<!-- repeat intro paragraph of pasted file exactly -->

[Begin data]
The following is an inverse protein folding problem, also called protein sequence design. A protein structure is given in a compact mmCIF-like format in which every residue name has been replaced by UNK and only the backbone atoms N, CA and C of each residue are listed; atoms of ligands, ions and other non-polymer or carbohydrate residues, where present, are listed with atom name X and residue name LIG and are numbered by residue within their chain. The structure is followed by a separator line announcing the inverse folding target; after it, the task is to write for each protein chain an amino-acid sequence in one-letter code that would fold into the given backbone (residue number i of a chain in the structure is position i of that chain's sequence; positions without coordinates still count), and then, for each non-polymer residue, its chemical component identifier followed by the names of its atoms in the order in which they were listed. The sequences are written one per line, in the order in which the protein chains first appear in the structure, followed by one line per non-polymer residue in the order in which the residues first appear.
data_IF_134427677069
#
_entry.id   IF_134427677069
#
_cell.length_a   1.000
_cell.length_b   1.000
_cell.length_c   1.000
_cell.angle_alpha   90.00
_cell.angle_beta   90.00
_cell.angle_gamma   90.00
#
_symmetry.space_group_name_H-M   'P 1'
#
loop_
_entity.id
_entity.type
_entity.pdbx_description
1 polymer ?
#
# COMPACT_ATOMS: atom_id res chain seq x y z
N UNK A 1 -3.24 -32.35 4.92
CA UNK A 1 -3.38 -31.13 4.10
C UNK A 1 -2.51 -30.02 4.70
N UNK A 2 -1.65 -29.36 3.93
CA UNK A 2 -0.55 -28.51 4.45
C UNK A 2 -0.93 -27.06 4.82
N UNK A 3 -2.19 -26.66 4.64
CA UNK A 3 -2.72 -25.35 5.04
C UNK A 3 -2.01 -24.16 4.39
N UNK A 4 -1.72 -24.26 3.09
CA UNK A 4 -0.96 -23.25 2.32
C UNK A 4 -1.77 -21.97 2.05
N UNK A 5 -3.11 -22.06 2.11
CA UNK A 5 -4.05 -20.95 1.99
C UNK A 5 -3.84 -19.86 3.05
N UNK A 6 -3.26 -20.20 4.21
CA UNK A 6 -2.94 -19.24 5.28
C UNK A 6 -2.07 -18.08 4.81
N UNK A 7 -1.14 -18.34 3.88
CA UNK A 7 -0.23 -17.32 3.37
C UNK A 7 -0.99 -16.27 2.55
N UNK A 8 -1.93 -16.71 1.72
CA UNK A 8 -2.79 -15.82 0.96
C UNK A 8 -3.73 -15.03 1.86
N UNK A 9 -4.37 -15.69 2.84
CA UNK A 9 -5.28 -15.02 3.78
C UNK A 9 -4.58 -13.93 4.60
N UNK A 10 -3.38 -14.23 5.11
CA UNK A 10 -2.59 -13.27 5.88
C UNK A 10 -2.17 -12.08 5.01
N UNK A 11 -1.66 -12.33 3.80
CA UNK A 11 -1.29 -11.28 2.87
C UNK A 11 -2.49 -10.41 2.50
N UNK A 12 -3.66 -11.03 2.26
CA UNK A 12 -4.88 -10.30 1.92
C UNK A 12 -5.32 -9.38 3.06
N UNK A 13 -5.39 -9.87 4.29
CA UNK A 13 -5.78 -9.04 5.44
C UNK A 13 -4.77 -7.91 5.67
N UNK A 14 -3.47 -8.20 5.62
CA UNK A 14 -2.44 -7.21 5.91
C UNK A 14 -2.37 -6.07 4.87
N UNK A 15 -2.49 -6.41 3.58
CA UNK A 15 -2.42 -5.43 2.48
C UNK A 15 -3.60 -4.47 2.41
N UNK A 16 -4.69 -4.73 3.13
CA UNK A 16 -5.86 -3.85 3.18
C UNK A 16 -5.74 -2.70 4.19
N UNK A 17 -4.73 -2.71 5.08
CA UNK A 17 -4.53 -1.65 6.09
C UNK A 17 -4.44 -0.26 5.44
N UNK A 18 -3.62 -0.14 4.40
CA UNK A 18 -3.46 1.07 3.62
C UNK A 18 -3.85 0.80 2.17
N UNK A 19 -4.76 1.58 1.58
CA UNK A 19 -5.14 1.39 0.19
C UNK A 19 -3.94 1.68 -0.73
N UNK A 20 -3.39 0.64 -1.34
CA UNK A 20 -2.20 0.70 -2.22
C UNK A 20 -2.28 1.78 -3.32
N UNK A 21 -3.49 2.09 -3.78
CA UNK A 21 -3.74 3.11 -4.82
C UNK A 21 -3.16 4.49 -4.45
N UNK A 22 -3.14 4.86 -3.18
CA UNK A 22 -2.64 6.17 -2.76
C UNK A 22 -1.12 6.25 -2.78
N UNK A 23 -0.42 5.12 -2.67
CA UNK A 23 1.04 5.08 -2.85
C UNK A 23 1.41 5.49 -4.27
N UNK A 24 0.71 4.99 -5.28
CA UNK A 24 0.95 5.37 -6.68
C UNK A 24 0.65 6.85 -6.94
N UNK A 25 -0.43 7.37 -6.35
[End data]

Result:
The following is an inverse protein folding problem, also called protein sequence design. A protein structure is given in a compact mmCIF-like format in which every residue name has been replaced by UNK and only the backbone atoms N, CA and C of each residue are listed; atoms of ligands, ions and other non-polymer or carbohydrate residues, where present, are listed with atom name X and residue name LIG and are numbered by residue within their chain. The structure is followed by a separator line announcing the inverse folding target; after it, the task is to write for each protein chain an amino-acid sequence in one-letter code that would fold into the given backbone (residue number i of a chain in the structure is position i of that chain's sequence; positions without coordinates still count), and then, for each non-polymer residue, its chemical component identifier followed by the names of its atoms in the order in which they were listed. The sequences are written one per line, in the order in which the protein chains first appear in the structure, followed by one line per non-polymer residue in the order in which the residues first appear.